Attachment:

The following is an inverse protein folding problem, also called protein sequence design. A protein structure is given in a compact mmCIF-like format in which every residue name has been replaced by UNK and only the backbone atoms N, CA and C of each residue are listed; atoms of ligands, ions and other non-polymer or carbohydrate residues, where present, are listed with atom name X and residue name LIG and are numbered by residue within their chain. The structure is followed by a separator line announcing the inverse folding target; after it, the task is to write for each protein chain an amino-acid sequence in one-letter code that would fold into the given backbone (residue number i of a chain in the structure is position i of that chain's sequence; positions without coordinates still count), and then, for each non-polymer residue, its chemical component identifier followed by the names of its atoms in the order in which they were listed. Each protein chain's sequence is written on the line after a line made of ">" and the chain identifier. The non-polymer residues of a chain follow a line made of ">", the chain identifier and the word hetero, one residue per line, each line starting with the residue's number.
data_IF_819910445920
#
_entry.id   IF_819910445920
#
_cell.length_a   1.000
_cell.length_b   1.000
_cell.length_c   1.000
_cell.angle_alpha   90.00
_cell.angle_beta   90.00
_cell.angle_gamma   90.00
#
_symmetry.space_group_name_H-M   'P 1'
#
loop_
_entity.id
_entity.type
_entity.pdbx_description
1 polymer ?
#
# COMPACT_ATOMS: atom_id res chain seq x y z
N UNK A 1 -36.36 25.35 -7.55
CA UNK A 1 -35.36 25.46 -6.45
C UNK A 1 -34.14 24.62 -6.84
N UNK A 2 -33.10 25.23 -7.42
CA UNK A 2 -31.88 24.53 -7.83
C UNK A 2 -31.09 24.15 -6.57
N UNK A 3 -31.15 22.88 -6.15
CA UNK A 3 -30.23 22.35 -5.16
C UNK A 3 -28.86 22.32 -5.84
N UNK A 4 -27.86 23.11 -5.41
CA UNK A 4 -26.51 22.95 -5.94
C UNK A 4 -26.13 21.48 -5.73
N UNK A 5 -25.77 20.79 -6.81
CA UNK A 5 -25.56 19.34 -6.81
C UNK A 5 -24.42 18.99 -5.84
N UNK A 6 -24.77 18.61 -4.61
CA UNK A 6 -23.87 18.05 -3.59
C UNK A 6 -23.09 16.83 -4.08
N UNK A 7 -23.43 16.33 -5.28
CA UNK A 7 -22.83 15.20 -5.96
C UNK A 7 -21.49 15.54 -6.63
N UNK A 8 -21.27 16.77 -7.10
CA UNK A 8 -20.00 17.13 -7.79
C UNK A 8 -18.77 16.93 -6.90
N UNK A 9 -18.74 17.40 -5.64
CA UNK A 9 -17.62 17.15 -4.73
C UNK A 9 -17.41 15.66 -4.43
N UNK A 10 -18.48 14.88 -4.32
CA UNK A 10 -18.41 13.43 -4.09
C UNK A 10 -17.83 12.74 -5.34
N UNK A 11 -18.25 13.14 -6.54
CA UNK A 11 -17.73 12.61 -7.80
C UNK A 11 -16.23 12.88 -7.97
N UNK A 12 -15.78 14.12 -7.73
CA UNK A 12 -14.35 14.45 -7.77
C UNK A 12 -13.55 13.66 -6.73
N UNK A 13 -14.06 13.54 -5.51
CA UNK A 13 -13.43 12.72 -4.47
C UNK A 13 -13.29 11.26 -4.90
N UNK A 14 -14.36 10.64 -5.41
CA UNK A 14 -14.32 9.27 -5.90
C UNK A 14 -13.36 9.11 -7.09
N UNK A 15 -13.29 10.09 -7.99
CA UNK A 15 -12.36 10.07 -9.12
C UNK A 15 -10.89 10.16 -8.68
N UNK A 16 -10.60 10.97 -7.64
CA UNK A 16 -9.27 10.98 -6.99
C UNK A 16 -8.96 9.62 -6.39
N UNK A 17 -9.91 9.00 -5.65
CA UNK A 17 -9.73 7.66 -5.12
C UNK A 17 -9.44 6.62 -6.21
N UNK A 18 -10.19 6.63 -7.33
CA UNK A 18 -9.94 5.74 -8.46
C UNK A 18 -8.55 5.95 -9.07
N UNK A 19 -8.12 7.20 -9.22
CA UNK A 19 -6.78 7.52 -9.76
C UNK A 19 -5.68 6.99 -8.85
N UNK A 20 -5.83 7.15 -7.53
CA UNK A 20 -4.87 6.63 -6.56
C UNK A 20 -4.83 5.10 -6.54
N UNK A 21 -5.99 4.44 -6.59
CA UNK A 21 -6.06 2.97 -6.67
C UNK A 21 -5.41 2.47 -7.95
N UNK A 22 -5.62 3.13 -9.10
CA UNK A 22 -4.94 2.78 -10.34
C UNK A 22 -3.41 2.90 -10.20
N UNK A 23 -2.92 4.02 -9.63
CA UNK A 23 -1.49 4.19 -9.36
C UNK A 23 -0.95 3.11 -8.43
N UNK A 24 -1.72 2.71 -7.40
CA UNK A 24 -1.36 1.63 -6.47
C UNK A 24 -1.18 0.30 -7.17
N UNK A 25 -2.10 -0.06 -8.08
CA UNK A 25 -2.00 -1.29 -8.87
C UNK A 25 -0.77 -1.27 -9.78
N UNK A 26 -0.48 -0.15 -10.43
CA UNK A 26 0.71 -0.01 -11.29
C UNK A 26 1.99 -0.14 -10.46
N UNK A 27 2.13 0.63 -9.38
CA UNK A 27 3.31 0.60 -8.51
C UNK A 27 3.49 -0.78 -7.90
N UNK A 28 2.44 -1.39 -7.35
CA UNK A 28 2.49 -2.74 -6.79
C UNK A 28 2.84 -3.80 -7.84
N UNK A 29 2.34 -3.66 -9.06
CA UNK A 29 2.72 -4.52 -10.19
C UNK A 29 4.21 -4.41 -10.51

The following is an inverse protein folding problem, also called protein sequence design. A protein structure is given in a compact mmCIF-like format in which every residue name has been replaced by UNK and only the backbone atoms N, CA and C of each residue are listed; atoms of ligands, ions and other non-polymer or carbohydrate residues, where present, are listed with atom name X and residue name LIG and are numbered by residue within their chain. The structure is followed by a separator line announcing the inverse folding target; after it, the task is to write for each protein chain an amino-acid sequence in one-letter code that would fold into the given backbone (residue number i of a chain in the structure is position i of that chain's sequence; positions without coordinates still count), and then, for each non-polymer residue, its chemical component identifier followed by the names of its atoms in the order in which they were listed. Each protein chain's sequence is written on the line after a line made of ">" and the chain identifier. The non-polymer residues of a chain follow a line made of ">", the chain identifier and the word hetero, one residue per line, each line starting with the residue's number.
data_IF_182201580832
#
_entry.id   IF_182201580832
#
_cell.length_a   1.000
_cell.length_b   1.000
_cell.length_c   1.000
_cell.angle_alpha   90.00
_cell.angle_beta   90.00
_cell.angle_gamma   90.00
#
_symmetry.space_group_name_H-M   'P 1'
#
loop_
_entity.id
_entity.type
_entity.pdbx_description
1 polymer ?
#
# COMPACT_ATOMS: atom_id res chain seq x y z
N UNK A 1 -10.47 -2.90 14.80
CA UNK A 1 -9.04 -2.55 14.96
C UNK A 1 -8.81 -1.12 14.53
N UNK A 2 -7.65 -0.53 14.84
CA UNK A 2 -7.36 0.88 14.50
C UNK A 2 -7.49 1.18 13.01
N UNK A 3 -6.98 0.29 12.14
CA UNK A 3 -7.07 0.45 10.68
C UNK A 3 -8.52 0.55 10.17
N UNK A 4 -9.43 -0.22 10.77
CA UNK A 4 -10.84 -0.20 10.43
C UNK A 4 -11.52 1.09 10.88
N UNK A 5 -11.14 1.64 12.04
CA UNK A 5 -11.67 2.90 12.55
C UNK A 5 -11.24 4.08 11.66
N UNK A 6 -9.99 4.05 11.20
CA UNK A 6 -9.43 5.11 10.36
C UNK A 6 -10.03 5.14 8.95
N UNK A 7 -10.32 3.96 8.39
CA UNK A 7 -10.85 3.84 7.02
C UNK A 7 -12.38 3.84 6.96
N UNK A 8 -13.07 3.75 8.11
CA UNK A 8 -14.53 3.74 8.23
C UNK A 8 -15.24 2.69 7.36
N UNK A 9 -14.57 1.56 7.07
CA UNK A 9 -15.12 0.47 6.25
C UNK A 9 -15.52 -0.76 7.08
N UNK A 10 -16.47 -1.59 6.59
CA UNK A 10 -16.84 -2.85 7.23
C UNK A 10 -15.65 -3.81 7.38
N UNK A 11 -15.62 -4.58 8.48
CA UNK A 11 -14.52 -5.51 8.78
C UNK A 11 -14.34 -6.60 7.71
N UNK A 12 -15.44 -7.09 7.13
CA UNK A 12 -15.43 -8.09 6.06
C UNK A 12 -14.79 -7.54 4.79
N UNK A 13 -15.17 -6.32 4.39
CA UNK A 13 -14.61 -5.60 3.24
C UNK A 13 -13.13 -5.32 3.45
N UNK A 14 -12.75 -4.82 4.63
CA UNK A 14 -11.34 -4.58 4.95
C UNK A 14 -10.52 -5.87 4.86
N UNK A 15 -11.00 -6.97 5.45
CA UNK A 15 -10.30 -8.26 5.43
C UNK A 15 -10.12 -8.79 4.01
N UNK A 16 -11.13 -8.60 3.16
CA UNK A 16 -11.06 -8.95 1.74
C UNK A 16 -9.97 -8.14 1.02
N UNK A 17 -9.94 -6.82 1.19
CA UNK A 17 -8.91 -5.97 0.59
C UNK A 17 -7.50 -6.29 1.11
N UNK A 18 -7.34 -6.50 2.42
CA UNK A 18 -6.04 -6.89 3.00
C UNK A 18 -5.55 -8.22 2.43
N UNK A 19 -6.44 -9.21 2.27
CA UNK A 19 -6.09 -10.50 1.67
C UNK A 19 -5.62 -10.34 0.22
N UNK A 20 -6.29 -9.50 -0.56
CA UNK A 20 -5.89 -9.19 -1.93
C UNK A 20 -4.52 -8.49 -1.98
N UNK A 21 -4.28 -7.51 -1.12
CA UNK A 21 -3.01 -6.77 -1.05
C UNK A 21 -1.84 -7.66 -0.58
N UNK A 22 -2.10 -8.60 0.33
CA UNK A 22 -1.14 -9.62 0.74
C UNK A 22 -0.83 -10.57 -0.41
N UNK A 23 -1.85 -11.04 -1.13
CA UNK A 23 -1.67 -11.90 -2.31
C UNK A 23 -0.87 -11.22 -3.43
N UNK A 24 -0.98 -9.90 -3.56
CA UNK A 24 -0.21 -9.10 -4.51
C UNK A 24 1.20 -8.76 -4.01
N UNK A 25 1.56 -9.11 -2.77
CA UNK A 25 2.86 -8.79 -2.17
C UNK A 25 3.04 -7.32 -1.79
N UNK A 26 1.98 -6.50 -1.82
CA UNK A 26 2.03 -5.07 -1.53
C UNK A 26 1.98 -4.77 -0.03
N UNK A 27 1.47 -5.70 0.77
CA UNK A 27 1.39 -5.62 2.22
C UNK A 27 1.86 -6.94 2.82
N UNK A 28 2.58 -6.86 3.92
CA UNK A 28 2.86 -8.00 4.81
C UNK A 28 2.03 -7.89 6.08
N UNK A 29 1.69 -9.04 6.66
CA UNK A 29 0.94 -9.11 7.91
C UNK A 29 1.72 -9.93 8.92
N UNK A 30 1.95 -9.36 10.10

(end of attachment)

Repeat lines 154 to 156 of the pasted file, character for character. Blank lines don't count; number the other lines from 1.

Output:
N UNK A 9 -14.57 1.56 7.07
CA UNK A 9 -15.12 0.47 6.25
C UNK A 9 -15.52 -0.76 7.08